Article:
American wine under $15 is a difficult category. And domestic pinot can be downright dicey. And charity wines often sacrifice quality for the good of the cause.
So it was with skepticism that I tried the Grochau Cellars, “Commuter Cuvee” 2010 recently. Sold in Portland at $14.99 with a portion of the proceeds going to a bicycle safety non-profit. It’s actually a gulpable pinot noir with good acidity and the bing cherry note often found in Oregon pinots. It glides in at 12.5% alcohol; if there’s a better pinot noir available in the US under $15, I have yet to try it.
I spoke with John Grochau about how he could offer a 100% pinot noir for a reasonable price. Grochau has cycled at a high level for about 20 years (he even won a race last year) but into the front-of-house in the restaurant business, which led him to make his own wine label, sourcing fruit from various sites around the state and making the wines in Portland. In 2010 he found a vineyard site with 22-year-old vines whose owner was suddenly looking to sell 20 tons of fruit. It was a cooler vintage, which John prefers, but enough for good ripeness (the grapes were 22 Brix). He made this wine in actual barrels, which is decidedly rare for pinots at this price point. He also added some of the wines that he selected out of his higher-end pinots. It’s a low-margin wine, he admits, but he’s doing it again: The 2011, also from a cool vintage, will be released soon.
Thanks to site reader Gabe for pointing out this wine in the comments of a previous post. A perfect wine for National Bike Month!
Vin de soif. The term captures a wine style–thirst-quenching, gulpable–that delights in the pleasures of drinking wine, not worshipping it. It has to also be somewhat light in body and easy on the wallet to make it really thirst-quenching for me. When I tweeted the term yesterday, Howard Goldberg replied that he only drinks vin de soif on Thirstday.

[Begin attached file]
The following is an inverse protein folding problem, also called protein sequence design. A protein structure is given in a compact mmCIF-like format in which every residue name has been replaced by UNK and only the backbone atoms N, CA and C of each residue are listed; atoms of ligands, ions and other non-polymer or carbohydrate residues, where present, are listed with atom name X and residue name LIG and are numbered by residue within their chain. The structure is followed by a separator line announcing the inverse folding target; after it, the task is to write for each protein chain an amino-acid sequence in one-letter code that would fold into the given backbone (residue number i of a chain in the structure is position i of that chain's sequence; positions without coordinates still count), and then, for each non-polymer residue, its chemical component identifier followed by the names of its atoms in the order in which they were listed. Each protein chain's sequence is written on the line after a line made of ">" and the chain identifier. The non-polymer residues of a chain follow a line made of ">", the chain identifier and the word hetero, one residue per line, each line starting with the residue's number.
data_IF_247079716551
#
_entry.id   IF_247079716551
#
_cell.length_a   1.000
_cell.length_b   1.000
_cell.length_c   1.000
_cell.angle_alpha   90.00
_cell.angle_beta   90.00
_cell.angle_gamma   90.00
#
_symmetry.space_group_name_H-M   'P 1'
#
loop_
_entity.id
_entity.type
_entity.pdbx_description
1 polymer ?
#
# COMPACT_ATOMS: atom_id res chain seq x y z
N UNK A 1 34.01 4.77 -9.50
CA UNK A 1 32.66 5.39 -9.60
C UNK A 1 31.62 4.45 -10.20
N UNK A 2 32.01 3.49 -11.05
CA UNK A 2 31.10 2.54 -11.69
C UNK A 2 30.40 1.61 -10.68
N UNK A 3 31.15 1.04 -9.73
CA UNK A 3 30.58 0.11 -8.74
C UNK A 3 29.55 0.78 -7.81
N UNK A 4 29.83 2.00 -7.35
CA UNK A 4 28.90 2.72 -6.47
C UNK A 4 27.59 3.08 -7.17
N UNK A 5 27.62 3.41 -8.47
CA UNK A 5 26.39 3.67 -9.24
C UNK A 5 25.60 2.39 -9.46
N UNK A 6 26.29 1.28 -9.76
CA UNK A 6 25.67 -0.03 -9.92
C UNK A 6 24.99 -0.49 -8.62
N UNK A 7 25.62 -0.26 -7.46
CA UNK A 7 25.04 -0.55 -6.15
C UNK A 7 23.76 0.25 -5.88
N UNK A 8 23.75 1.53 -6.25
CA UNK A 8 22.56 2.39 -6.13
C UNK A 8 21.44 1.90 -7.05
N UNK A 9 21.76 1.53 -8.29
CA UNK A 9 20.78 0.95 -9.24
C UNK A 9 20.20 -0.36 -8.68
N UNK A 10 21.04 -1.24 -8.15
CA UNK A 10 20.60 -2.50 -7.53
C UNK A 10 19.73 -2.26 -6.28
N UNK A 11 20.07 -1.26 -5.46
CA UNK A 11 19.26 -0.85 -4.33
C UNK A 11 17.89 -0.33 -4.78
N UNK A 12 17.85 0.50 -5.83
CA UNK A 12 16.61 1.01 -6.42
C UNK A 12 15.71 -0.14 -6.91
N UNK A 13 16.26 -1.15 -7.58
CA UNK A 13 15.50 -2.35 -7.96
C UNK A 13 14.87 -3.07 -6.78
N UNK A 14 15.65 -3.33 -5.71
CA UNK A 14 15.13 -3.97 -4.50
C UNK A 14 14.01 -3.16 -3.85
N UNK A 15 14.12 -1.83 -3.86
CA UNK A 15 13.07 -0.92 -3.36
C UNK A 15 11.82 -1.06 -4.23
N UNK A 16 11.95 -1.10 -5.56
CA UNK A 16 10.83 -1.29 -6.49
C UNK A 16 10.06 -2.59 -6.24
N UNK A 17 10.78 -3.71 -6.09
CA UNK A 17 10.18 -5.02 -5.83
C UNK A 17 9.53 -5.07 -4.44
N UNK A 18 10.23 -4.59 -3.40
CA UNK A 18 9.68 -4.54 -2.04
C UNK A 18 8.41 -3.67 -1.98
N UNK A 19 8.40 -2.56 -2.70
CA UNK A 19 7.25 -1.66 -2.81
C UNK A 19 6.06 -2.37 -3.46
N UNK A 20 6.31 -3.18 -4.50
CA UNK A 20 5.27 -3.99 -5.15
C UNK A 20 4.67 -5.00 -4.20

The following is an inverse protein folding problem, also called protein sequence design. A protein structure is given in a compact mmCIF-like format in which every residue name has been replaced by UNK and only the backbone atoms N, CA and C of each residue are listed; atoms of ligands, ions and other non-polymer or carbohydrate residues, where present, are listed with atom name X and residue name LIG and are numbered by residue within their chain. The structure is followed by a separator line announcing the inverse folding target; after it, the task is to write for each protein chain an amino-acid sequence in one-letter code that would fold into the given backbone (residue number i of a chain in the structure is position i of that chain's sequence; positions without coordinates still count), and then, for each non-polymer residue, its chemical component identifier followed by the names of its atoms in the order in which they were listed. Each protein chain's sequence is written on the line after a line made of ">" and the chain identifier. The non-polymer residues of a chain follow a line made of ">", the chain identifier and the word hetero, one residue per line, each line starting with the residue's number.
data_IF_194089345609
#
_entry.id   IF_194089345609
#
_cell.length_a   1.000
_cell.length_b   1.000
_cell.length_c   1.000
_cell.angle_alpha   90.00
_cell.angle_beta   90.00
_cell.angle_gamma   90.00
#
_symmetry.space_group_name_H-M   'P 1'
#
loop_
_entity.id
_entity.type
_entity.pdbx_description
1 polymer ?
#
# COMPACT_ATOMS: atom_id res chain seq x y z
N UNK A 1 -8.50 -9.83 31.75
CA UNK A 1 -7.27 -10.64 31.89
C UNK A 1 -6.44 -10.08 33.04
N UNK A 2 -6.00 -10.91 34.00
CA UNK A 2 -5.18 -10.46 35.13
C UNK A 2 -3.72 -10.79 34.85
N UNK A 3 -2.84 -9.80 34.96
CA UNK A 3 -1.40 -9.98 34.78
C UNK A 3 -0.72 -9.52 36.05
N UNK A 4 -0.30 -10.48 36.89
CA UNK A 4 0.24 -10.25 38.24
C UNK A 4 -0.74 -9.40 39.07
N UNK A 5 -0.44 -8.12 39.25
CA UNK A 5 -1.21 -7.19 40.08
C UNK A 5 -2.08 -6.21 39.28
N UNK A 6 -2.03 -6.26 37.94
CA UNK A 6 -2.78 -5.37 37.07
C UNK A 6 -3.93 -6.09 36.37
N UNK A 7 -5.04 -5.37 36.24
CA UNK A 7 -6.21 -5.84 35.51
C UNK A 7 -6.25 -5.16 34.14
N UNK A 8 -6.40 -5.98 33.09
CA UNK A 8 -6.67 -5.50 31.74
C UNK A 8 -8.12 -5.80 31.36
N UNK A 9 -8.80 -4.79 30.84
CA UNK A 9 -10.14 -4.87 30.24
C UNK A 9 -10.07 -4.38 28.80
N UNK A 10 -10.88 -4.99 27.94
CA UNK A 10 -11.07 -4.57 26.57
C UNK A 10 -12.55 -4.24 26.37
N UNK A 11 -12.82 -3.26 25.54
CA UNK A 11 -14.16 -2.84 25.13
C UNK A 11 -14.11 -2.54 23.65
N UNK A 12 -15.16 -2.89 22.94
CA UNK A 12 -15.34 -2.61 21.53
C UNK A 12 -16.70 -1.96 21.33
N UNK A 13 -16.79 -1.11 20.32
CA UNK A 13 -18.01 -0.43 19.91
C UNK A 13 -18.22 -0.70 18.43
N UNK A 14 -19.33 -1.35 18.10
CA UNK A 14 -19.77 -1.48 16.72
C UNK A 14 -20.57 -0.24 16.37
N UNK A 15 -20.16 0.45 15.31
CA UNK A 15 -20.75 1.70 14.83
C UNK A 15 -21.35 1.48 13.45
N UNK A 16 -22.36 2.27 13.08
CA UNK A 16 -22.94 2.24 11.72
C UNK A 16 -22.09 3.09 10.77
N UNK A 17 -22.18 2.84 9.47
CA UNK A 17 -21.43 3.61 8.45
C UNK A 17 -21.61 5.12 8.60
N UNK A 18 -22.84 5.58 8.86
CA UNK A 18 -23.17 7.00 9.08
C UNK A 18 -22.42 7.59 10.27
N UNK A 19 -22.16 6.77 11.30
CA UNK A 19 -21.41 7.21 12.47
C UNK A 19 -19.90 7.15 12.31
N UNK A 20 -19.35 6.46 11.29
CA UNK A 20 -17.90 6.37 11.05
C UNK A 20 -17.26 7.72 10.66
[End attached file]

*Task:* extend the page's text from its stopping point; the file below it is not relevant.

So today’s Thirstday vin de soif: the Christian Ducroux, “Prologue.” Although it’s labeled as a mere vin de France, Ducroux works Biodynamic vineyards by horse in Beaujolais. This wine is a 2011, a Beaujolais nouveau of sorts; according to David Lillie of Chambers Street Wines, which imports the wine directly and where I bought a bottle for about $15, this is second bottling that has more structure than the first thanks to more contact with the lees. The wine has sediment in the bottle and is somewhat cloudy in the glass. Red berries and hint of funk permeate the aromas. Low in alcohol, this thirst-quencher has a vivacious intrigue that calls out for food.
Dolcetto, which means either “sweet-ish” or “the one you drink while your Baroli are aging,” is rarely in better hands than it is with the traditional producer Francesco Rinaldi. Many dolcetti have coarse tannins but this “Roussot” 2010 has a seductive roundness to it, offsetting the notes of gentle bitterness and dark fruit.
I give it my highest rating: I’d buy a whole case of this wine. And, at only $15 a bottle, that’s actually within the realm of the possible.
To poll at 90 percent is unheard of in a democracy. So it’s a good thing this wine isn’t running for office since all but three out of 30 or so in my NYU class liked it when I poured it this week.